- The ecological foundation for ecosystem-based management of fisheries: mechanistic linkages between the individual-, population-, and community-level dynamics
- ICES Journal of Marine Science
- Volume | Issue number
- 71 | 8
- Pages (from-to)
- Number of pages
- Document type
- Faculty of Science (FNWI)
- Institute for Biodiversity and Ecosystem Dynamics (IBED)
Food-dependent growth and size-dependent interactions form cornerstones in the dynamics of fish populations. Using two freshwater examples, we illustrate the importance of considering both these cornerstones for understanding system dynamics. Moreover, a proper understanding of the dynamics requires mechanistic linkages between individual-, population-, and community-level processes based on mass conservation principles. In one example, we further find that quantitative predictions of individual-level energy flows are essential for understanding the community dynamics. This mechanistic approach to understanding system dynamics is generally not reflected in fisheries models as an overview shows that only half of them incorporate food-dependent growth, and none fully observe the principles of mass conservation. As a marine example we examine patterns in the Baltic Sea system and show that no relationship between cod growth and sprat biomass is present related to the low size resolution in prey fish. Linking individual cod performance to its resource base is complicated by the many prey types cod uses over its life cycle.Weconclude that an ecological perspective including size- and food-dependent processes is vital for ecosystem-based fisheries management making necessary a proper description of the interactive trophic structure as a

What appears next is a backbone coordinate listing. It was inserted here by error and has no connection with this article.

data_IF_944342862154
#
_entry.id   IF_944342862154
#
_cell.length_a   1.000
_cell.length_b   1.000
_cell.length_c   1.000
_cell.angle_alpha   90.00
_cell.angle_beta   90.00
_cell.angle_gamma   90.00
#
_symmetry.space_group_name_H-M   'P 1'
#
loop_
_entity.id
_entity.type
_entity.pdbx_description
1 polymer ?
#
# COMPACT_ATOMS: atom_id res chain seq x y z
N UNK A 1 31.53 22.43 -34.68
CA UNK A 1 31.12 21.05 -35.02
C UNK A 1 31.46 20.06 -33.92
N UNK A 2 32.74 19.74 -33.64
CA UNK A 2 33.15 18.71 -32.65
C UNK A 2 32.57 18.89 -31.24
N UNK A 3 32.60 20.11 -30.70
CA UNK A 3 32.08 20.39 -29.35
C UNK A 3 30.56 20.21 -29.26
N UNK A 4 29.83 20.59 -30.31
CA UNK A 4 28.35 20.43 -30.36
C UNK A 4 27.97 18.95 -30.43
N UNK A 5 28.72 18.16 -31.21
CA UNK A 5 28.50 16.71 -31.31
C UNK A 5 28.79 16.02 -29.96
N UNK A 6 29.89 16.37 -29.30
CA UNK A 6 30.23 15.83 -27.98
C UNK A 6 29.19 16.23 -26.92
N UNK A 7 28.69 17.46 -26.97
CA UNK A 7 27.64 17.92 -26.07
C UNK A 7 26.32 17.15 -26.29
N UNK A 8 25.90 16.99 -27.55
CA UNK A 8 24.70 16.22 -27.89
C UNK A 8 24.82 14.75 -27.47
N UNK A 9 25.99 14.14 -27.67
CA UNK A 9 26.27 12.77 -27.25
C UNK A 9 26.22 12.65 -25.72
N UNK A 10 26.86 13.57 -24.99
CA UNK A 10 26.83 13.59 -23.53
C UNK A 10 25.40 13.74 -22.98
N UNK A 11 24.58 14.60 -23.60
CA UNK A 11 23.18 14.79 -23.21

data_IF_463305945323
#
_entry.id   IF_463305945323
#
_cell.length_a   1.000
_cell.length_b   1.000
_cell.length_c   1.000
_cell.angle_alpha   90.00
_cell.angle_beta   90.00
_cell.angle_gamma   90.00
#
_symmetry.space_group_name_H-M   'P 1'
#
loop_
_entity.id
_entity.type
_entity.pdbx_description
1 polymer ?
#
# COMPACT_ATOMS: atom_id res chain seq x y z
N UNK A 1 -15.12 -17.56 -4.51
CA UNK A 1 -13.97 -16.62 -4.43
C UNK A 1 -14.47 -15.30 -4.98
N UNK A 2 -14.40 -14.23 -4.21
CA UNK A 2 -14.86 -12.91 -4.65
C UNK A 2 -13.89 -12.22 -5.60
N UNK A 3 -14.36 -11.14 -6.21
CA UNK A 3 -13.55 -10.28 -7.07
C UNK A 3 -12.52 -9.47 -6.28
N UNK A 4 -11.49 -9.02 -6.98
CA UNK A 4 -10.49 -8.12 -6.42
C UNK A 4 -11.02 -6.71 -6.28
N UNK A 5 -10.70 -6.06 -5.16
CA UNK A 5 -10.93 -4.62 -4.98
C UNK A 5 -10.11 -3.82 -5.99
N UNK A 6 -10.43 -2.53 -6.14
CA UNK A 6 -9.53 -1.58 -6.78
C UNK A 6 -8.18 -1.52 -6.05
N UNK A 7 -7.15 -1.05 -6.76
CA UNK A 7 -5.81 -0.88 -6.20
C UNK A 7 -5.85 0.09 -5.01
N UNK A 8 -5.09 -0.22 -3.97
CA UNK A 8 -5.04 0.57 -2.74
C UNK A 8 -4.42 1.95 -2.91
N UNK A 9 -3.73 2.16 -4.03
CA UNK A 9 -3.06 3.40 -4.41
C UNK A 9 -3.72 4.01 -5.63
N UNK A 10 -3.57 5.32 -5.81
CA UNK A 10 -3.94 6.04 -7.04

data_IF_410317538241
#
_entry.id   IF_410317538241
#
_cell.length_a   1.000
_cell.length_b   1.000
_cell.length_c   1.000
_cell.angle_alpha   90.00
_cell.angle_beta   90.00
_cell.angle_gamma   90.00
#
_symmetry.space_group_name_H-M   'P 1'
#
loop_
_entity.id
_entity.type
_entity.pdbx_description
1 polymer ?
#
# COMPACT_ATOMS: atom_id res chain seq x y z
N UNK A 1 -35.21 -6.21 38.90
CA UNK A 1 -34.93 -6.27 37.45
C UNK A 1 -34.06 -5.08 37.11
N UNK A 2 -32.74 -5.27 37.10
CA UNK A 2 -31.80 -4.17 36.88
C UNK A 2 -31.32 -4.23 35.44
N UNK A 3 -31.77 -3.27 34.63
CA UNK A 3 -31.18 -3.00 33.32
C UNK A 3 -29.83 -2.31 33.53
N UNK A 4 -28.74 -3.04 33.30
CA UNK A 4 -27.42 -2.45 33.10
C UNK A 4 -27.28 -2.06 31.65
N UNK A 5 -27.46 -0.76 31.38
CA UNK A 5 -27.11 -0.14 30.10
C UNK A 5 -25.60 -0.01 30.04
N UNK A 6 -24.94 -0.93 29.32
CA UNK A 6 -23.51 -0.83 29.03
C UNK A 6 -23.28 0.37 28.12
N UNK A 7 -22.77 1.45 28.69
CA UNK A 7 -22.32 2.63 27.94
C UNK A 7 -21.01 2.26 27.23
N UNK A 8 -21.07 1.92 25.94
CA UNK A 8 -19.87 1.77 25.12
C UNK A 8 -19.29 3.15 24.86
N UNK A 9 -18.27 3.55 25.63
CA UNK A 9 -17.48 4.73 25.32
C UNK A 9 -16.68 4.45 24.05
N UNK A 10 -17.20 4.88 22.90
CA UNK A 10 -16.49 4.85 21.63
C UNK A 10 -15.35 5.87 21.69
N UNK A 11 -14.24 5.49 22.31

result of mechanistic linkages between individual, population, and community processes.
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